We use cookies to ensure that we give you the best experience on our website. By continuing to browse this repository, you give consent for essential cookies to be used. You can read more about our Privacy and Cookie Policy.

Durham Research Online
You are in:

Metals, mines and moorland: the changing lead mining landscapes of the North Pennines, UK, 1700-1948

Kincey, Mark and Gerrard, Chris and Warburton, Jeff (2022) 'Metals, mines and moorland: the changing lead mining landscapes of the North Pennines, UK, 1700-1948.', Post-Medieval Archaeology, 56 (1). pp. 1-27.


Intensive metal mining considerably altered many British upland landscapes between the 18th and 20th centuries, modifying both subterranean and surface environments and fundamentally changing the character of local settlements, infrastructure and society. However, our understanding of the landscape-scale patterns of development through time in mining districts is still limited. In this study, we take an interdisciplinary approach to understand the historical development of the mining industry within a nearly 200 km2 area of the North Pennines, UK. Our approach combines documentary and cartographic records, archaeological mapping, and geomorphological analysis of changes to the physical environment. We demonstrate pronounced spatio-temporal variability in the intensity of mining and the nature of associated landscape impacts. Production time series data indicate a widespread intensification of operations during the 18th century, with archaeological evidence suggesting that the environmentally destructive practice of hushing, a hydraulic mining technique, was also widespread during this period. The scale of ore production from subterranean mines increased considerably throughout the mid-19th century, before a rapid decline from the late 1800s onwards. The influence of large mining corporations reached into all aspects of the local economy and society; altering the settlement patterns, infrastructure and demographics of the area and shaping the finances, health and wellbeing of the miners and their families. The environmental and societal changes that accompanied the mining industry were profound, resulting in mining districts with a distinctive landscape character and legacy that persist to the present day.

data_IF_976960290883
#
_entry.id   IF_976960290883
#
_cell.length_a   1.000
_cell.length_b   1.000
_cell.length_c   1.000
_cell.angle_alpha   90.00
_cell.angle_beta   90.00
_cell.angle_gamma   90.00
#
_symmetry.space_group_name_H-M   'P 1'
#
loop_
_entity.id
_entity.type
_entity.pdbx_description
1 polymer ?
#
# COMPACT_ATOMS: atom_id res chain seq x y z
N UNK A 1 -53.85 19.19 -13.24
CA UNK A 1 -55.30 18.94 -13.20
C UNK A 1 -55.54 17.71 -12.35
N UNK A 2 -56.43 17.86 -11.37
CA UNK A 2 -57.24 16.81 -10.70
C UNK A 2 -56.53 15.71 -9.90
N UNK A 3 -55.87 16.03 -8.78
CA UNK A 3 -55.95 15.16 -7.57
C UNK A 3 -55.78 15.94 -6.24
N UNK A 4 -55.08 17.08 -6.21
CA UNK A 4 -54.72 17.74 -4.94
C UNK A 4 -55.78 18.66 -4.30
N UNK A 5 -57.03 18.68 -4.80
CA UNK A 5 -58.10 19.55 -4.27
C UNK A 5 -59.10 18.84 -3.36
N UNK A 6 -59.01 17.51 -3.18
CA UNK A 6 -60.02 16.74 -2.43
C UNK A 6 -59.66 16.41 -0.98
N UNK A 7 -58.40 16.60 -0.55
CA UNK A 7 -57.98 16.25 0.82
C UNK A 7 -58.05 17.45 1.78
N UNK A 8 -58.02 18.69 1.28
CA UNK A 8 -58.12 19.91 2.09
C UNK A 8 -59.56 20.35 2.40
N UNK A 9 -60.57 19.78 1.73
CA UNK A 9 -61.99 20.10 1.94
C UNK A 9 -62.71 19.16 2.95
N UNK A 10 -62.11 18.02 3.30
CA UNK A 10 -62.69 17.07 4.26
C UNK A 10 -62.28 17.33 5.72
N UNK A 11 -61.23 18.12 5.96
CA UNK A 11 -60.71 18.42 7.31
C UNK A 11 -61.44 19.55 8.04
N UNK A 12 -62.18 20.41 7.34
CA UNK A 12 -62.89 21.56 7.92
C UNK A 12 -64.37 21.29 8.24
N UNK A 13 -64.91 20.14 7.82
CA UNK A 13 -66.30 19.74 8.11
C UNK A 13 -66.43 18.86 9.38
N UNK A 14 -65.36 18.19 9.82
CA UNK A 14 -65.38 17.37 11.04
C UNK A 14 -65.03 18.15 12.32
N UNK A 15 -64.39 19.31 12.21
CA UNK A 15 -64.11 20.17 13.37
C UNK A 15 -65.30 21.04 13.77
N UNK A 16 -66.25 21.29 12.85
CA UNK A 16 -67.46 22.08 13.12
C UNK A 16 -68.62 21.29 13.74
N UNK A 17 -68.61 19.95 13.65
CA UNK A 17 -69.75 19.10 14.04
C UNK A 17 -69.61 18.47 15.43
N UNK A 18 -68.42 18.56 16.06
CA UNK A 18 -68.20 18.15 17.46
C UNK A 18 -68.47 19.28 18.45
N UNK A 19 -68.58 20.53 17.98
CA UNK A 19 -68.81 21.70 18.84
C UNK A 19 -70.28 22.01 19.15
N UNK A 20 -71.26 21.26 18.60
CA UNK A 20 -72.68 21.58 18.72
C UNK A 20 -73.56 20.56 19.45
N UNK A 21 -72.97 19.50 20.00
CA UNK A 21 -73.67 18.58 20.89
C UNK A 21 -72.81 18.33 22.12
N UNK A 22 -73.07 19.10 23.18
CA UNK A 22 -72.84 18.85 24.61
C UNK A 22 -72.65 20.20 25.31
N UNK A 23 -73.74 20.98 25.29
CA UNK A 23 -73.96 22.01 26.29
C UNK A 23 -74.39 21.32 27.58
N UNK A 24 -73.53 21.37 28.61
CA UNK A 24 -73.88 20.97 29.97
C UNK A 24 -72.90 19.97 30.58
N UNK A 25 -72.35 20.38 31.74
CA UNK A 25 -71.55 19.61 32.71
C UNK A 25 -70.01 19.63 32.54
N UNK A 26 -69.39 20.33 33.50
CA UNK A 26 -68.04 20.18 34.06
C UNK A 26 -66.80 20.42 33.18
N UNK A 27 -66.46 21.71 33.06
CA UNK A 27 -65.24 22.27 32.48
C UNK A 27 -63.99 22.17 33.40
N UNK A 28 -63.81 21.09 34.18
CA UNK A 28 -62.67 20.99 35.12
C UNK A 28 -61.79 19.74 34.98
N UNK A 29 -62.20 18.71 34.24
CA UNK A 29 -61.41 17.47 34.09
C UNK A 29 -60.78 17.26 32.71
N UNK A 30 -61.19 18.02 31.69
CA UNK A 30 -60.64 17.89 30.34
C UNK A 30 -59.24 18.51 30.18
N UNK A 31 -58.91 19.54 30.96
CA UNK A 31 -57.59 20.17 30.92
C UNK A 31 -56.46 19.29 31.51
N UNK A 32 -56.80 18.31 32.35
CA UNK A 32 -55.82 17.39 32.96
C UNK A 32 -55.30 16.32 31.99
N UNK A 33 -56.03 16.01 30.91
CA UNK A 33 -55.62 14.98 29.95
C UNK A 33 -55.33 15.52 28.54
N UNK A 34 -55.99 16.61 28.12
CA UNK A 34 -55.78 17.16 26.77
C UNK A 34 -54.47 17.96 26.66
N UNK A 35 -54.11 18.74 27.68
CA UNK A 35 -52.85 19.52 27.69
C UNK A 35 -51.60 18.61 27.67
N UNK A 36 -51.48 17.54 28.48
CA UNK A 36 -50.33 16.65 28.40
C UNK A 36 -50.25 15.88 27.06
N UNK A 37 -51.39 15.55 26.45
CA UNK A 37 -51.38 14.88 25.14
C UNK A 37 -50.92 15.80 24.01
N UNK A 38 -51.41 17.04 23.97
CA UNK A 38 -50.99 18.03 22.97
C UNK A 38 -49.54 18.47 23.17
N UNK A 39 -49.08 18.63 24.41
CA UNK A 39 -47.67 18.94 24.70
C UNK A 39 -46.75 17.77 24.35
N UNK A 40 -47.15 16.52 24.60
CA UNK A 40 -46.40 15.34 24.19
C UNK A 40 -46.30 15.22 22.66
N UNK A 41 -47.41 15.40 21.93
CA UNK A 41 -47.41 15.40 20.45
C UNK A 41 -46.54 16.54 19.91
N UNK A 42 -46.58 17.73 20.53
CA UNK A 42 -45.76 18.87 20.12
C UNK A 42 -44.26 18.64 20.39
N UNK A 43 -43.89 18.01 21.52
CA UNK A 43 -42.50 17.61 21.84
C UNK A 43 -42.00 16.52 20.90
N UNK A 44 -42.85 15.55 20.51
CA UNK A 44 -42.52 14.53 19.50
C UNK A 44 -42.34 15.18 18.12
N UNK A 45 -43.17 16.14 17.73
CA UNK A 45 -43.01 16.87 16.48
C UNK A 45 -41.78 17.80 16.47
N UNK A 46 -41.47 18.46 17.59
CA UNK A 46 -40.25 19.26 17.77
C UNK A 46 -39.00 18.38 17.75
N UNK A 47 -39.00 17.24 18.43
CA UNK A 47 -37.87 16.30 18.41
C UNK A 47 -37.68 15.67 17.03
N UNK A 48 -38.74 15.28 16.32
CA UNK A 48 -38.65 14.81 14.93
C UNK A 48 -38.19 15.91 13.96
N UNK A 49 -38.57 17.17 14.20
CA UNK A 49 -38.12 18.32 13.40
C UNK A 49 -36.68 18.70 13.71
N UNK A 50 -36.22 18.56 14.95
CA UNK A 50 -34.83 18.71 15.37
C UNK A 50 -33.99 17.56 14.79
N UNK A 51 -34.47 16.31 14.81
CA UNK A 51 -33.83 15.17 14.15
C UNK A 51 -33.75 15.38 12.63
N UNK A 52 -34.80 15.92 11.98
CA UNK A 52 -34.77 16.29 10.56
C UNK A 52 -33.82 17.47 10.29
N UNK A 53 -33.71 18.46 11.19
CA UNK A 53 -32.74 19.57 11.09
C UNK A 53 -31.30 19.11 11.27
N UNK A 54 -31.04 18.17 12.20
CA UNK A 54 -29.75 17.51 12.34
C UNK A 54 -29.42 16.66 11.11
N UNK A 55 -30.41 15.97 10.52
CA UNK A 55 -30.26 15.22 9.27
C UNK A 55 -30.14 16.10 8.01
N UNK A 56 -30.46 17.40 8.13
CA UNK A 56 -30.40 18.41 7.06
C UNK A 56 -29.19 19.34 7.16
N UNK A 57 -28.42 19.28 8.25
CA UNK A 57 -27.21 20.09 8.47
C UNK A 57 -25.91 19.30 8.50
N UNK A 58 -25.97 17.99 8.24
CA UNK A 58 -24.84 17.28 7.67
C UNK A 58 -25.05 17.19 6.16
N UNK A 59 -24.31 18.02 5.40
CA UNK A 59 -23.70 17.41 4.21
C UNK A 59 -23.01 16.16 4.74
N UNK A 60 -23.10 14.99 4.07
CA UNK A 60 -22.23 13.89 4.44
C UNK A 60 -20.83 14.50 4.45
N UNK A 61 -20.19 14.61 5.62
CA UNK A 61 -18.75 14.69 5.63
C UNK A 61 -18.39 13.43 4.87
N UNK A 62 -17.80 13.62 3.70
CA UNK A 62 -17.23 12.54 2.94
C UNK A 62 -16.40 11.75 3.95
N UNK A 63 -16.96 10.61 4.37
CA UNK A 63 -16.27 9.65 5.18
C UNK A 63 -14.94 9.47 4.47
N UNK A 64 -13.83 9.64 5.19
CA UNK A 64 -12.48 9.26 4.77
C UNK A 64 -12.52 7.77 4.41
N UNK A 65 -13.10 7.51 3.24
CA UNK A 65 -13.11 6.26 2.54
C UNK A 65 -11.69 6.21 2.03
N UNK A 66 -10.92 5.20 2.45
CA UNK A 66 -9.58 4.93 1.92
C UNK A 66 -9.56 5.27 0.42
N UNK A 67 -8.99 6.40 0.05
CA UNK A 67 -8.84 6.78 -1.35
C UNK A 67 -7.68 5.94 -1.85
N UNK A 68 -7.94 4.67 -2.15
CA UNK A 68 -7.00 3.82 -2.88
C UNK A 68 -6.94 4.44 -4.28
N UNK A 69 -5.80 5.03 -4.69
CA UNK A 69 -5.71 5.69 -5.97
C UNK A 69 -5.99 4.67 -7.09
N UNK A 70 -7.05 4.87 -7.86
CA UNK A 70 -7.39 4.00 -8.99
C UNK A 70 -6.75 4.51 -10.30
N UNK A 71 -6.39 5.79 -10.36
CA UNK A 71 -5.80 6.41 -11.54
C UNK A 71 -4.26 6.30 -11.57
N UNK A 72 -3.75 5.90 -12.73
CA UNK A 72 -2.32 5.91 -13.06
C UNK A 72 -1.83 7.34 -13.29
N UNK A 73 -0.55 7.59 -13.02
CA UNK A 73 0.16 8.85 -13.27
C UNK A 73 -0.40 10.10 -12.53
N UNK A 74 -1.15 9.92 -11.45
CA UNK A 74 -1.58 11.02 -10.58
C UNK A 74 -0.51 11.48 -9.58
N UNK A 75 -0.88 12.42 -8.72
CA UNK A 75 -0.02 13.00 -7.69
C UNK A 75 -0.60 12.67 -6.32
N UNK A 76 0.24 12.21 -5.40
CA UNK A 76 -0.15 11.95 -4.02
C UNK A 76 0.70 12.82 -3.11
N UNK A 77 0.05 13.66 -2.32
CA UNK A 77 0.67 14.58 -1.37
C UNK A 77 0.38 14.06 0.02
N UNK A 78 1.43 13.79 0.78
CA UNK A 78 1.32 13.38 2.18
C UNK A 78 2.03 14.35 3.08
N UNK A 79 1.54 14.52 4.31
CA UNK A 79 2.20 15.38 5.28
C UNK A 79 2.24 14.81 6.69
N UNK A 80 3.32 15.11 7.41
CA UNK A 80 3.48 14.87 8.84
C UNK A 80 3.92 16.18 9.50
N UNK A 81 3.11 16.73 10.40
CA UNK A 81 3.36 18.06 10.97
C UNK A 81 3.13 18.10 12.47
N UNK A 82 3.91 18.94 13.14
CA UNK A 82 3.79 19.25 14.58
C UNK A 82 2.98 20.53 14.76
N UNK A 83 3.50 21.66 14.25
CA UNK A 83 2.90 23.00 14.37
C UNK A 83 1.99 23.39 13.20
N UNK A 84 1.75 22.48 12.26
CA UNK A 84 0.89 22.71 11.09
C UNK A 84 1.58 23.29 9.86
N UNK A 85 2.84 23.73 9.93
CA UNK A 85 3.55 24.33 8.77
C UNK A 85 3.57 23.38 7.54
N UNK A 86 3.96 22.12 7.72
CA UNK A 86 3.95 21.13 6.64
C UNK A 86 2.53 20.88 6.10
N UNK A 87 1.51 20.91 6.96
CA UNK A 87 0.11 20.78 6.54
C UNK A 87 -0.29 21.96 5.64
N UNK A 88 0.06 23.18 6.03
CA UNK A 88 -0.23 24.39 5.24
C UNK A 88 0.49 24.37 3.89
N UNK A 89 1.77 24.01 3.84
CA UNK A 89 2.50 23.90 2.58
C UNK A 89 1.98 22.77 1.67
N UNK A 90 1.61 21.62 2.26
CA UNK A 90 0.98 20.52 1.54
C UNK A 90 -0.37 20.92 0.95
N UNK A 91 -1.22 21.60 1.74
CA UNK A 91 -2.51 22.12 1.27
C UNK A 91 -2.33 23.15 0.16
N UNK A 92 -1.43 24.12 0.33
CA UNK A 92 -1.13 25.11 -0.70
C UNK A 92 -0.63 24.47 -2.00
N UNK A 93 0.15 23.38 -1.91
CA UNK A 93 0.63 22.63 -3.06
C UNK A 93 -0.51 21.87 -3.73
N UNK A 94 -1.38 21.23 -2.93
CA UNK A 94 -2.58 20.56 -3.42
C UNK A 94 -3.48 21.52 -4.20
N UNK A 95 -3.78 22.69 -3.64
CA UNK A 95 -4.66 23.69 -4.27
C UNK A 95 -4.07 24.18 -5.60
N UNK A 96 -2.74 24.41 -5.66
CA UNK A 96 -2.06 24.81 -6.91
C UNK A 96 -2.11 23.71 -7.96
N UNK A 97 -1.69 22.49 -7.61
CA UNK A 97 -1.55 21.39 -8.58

Item Type:Article
Full text:(VoR) Version of Record
Available under License - Creative Commons Attribution Non-commercial No Derivatives 4.0.
Download PDF
Publisher Web site:
Publisher statement:© 2022 The Author(s). Published by Informa UK Limited, trading as Taylor & Francis Group This is an Open Access article distributed under the terms of the Creative Commons Attribution-NonCommercial-NoDerivatives License (, which permits non-commercial re-use, distribution, and reproduction in any medium, provided the original work is properly cited, and is not altered, transformed, or built upon in any way.
Date accepted:22 March 2022
Date deposited:30 June 2022
Date of first online publication:11 April 2022
Date first made open access:30 June 2022

Save or Share this output

Look up in GoogleScholar